Looks count more than skills at work (and that goes for men too)

'Body fascism' spreads from style-conscious service industry to traditional office jobs
Click to follow
The Independent Online

British employers are adopting US-style recruitment policies that value looks before ability, according to new research into discrimination in the workplace.

More than 90 per cent of bosses rated the right attitude and appearance, including looks and dress sense, above skills and experience, researchers from the University of Strathclyde found.

Their study warns that some men and women could even become unemployable because they are not considered sufficiently good-looking. Women are being passed over for being too ugly or fat, but men are also being turned down for jobs by being too hairy or having bad posture.

Experts blame this rise in "body fascism" in the workplace on the huge increase in UK service industries, where the attractive personal appearance of staff is often crucial to the company's image. This looks-obsessed culture is now spreading to job sectors such as banking, where staff have in the past been employed for their intellect.

The disclosure follows the case last week of Laura Zubulake, 44, a Wall Street executive awarded nearly £15.5m damages from bankers UBS for being called "old and ugly". The payout is one of the largest in an individual case for sex discrimination. Ms Zubulake, who was sacked in 2001, said she hoped the verdict would encourage other women to bring similar cases.

No specific law exists in Britain banning bosses from screening out physically unattractive job applicants. But equality experts say that women often use bosses' negative comments about their looks as evidence in discrimination cases.

Physical appearance was just one of the "many issues" behind sex discrimination, said Jenny Watson, deputy chair of the Equal Opportunities Commission. "It's part of a broader package of discrimination.

"When we did our investigation into pregnancy, one woman wrote to us to say that her employers had said they couldn't have her at breakfast meetings because she was 'now so fat and ugly'."

The Strathclyde study was based on a survey of 150 bosses and 128 male and female employees working in service industries, including hotels and restaurants. One hotel revealed that it trained women in hairstyling and make-up, while men were offered tips on how to shave and walk properly and to speak in a more attractive voice.

"You'll end up with a situation where a lot of people are unemployable," said Chris Warhurst, professor of labour studies at Strathclyde Business School, who led the study.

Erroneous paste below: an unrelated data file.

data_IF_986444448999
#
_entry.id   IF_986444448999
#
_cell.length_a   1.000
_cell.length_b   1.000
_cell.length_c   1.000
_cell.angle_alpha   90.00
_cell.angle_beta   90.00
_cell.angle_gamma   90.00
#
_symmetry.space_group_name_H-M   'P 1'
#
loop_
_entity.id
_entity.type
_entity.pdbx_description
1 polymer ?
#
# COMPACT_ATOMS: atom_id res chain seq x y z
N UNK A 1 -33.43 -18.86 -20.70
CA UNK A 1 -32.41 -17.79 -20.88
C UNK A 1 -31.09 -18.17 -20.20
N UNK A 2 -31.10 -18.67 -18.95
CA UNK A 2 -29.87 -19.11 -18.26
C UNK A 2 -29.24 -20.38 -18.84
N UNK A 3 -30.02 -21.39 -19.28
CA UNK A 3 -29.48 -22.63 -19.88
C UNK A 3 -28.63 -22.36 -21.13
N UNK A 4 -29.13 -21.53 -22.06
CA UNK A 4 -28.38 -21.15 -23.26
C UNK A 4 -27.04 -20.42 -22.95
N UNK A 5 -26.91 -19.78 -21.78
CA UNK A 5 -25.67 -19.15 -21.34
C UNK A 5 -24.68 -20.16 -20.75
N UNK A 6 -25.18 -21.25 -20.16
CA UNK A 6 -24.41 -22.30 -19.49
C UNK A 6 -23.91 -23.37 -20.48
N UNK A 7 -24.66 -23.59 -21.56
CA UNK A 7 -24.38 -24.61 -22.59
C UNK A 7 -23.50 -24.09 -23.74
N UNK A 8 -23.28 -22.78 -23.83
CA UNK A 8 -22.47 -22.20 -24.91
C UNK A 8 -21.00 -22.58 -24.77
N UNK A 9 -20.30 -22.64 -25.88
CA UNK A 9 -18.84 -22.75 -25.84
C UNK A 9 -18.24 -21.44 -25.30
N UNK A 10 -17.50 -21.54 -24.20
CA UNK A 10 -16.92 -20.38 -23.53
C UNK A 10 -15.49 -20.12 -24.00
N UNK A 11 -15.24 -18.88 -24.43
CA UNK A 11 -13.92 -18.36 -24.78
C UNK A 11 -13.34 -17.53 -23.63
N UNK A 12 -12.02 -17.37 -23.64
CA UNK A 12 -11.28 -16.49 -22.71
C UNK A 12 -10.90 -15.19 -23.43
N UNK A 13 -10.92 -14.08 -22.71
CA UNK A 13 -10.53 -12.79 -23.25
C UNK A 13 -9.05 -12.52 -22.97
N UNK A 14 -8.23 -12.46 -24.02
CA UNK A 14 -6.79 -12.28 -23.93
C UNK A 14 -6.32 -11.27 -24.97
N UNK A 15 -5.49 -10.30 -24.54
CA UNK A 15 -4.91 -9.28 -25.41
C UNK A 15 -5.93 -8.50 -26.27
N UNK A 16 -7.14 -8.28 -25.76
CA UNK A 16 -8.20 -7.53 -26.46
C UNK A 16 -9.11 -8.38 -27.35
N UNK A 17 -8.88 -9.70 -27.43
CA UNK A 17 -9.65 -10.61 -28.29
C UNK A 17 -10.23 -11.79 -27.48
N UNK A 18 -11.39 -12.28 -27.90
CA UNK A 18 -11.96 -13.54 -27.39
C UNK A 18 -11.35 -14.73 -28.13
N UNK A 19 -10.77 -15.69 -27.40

Others disagree with the report's findings. "In the UK you can be ugly but professional," said Dr Singh, an expert on women and business. "In the US you have to be perfect."

Additional reporting: Andrew Johnson and Anthony Barnes

'It's the overall impression, not beauty'

Joan Bakewell - once dubbed 'the thinking man's crumpet'

"Looks have always mattered or rather the delineation of features and the overall impression you make. People are much more sophisticated today in the way they interpret body language and eye contact. It is the overall impression rather than classic beauty. Beauty is more likely to get you harassed. I think [my looks] probably helped me, but I tried to ignore it. I saw myself as a journalist.

"At the time of the famous phrase someone else made a remark which I liked better which was 'she's not bad for a bloke', because it treated me like an equal. Broadcasting is a kind of performance so it does influence how you behave. The newspaper coverage was very slight; I didn't take any notice."

'All of us had to prove we are good at the job'

Katie Derham, ITV1 news presenter, says looks play a "small part" in the role of a newsreader

"How you appear on screen is going to be part of why you're employed but only a small part. All of us have had to prove we are good at the job, that we have the journalistic credentials and that we can cope with live events breaking on air. It's also important that we don't distract the viewers, and that they are listening to what we say rather than thinking about a haircut or Armani suit. It's important that I look tidy and business-like and appropriate for the job in hand.

Looks are not something that has been played on by me or my employers. It could be that I haven't got jobs because of the way I look. Because of the work I'm in, I'm sure it's not been one of the main criteria by which I've been judged. It may be a criterion but not the criterion. Certainly one should be against any form of discrimination."

'Some of my colleagues thought I looked odd'

Tory MP Ann Widdecombe, once known as 'Doris Karloff' joined celebrity fit club for health reasons and changed her appearance

"I didn't have a makeover. I coloured my hair black for years, but it was turning white and any woman will tell you it is easier to keep it coloured blonde.

"Looks should not be important, but I suspect that they are. The more we concentrate on the physical perfection, the quicker we lose sight of spiritual perfection, and to me that is upside down.

"My looks have never done me any harm with the voters, although some of my colleagues thought I looked a bit odd.

"I really can't say I've been treated any differently since I went blonde, although I agree it's been a big success."

Comments